First the teams needed to satisfy their pockets, now they have to satisfy their egos? Suck it.

/rant

#2 Fiz

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Posted 26 February 2009 - 08:15 PM

nfl players have a very short time span to make their money, and have almost no other marketable skills to last them the rest of their lives.

at any point they could suffer an injury that would preclude them from ever signing another contract in the nfl.

the franchise tag gives them absolutely no security.

plus, football players, just like every single other person in society, like places and don't like places for various reasons.

#3 MyDrunkardNC

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Posted 26 February 2009 - 08:15 PM

actually, you're the one sucking it. they're just rich and famous.

#4 megadeth078

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Posted 26 February 2009 - 08:16 PM

We can't just throw money at players and hope they do everything we want them to?

What is the world coming to?

#5 Fiz

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Posted 26 February 2009 - 08:19 PM

your typical nfl player not drafted in the top ten essentially has one chance in his career to sign a lucrative contract.

they basically play for 3-5 years on their rookie deals trying to earn the big pay day, and when they are franchised, they're basically being robbed the rest of their signing bonus that an injury at any moment could preclude them from ever having the chance to get again.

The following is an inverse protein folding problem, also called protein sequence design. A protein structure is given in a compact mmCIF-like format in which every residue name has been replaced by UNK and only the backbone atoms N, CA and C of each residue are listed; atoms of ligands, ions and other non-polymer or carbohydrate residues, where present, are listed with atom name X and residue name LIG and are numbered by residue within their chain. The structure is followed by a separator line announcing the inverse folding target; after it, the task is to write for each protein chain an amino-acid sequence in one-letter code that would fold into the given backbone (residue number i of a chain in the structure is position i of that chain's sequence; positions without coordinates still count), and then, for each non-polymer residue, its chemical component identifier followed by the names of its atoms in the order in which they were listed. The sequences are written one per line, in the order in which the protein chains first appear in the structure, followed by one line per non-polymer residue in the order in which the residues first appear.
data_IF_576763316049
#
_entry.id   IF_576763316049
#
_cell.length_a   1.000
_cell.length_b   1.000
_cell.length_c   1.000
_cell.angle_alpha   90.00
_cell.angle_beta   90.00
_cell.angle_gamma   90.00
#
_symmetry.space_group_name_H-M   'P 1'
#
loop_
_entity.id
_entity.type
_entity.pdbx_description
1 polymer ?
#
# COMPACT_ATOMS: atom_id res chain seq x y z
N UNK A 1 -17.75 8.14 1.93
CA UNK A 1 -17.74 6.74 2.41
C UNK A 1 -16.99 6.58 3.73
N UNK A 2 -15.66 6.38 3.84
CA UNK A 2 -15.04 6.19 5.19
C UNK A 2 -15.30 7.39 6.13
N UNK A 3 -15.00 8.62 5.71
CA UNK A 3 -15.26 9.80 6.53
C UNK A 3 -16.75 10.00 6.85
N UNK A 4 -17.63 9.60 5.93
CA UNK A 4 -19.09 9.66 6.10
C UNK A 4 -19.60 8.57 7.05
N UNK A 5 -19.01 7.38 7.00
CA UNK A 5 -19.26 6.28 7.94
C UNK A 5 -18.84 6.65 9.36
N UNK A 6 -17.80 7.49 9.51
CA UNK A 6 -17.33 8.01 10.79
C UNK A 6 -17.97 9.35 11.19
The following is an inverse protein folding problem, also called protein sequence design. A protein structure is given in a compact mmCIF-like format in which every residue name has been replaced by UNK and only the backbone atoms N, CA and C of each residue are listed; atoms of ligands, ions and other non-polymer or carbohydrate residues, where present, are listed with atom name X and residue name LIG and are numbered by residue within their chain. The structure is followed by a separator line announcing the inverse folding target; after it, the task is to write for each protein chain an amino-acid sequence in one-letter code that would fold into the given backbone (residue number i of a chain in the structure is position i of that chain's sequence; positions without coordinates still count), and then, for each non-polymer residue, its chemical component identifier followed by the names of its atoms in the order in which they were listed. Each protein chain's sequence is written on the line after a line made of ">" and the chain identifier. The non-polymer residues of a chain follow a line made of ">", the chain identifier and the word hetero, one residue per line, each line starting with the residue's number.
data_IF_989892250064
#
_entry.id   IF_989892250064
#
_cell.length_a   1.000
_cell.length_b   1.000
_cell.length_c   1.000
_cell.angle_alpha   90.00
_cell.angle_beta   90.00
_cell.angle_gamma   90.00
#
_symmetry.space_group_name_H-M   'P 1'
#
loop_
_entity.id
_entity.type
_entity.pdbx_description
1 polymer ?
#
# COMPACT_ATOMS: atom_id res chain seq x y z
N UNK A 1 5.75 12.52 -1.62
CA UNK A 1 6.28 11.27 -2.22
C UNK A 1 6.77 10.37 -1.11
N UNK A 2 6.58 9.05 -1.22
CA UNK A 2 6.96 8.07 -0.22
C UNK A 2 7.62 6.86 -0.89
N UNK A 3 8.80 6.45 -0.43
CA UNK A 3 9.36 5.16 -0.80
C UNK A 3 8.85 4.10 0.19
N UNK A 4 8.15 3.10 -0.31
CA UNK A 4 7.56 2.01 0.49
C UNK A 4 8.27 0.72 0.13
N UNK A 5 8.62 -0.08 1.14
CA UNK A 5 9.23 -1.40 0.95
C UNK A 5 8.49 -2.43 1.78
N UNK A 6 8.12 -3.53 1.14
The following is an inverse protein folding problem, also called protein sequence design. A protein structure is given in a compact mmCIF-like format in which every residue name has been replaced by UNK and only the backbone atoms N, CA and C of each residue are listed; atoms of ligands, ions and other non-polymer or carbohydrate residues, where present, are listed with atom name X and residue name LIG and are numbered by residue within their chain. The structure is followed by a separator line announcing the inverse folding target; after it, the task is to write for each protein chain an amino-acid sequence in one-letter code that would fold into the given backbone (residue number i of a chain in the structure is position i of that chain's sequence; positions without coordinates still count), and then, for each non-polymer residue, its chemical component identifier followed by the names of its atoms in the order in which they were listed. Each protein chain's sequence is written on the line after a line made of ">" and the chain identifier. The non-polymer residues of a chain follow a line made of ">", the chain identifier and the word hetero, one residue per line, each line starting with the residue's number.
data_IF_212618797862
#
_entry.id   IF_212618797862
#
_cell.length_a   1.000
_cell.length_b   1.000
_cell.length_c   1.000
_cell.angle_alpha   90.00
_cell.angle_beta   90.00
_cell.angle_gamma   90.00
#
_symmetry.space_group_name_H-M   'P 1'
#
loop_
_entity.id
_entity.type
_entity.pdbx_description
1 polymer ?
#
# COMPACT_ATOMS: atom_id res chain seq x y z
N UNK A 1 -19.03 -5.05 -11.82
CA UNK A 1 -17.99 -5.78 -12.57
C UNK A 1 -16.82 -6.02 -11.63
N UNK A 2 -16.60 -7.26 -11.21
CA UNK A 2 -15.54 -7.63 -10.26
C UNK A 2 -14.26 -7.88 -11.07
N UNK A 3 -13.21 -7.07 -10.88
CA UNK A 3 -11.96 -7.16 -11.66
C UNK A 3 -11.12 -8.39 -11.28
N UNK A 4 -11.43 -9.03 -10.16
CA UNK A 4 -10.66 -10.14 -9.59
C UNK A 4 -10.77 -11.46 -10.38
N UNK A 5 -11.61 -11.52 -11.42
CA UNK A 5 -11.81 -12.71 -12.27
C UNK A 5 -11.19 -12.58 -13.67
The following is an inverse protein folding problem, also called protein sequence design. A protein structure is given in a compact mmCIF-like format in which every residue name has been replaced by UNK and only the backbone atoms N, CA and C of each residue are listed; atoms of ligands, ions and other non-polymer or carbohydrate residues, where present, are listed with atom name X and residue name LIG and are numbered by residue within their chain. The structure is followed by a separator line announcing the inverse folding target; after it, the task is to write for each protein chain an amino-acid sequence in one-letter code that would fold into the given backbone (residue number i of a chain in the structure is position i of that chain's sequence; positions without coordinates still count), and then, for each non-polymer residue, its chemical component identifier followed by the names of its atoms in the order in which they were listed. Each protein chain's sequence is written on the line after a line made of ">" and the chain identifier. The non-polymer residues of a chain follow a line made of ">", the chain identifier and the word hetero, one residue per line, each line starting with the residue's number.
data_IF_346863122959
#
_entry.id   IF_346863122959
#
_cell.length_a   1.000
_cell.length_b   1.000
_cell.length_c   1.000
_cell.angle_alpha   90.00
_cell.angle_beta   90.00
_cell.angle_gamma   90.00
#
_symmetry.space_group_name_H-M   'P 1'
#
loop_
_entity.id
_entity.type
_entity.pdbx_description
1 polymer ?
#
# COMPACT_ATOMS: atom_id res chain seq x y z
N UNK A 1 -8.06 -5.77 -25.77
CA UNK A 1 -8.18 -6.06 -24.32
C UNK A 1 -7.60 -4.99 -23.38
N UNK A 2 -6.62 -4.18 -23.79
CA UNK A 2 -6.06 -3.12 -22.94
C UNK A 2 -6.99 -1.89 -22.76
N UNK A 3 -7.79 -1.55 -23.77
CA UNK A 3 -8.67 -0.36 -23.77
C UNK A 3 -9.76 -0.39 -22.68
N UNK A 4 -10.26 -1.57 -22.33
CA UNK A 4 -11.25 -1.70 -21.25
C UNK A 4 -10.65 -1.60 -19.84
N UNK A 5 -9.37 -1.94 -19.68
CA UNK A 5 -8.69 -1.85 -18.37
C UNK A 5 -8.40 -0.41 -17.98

this is difficult to understand because the dollar amounts are so large compared to what the rest of us make, but the nfl makes an absurd amount of money and these players' skills are very in demand.

#6 Frash Brastard

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Posted 26 February 2009 - 08:30 PM

your typical nfl player not drafted in the top ten essentially has one chance in his career to sign a lucrative contract.

they basically play for 3-5 years on their rookie deals trying to earn the big pay day, and when they are franchised, they're basically being robbed the rest of their signing bonus that an injury at any moment could preclude them from ever having the chance to get again.

this is difficult to understand because the dollar amounts are so large compared to what the rest of us make, but the nfl makes an absurd amount of money and these players' skills are very in demand.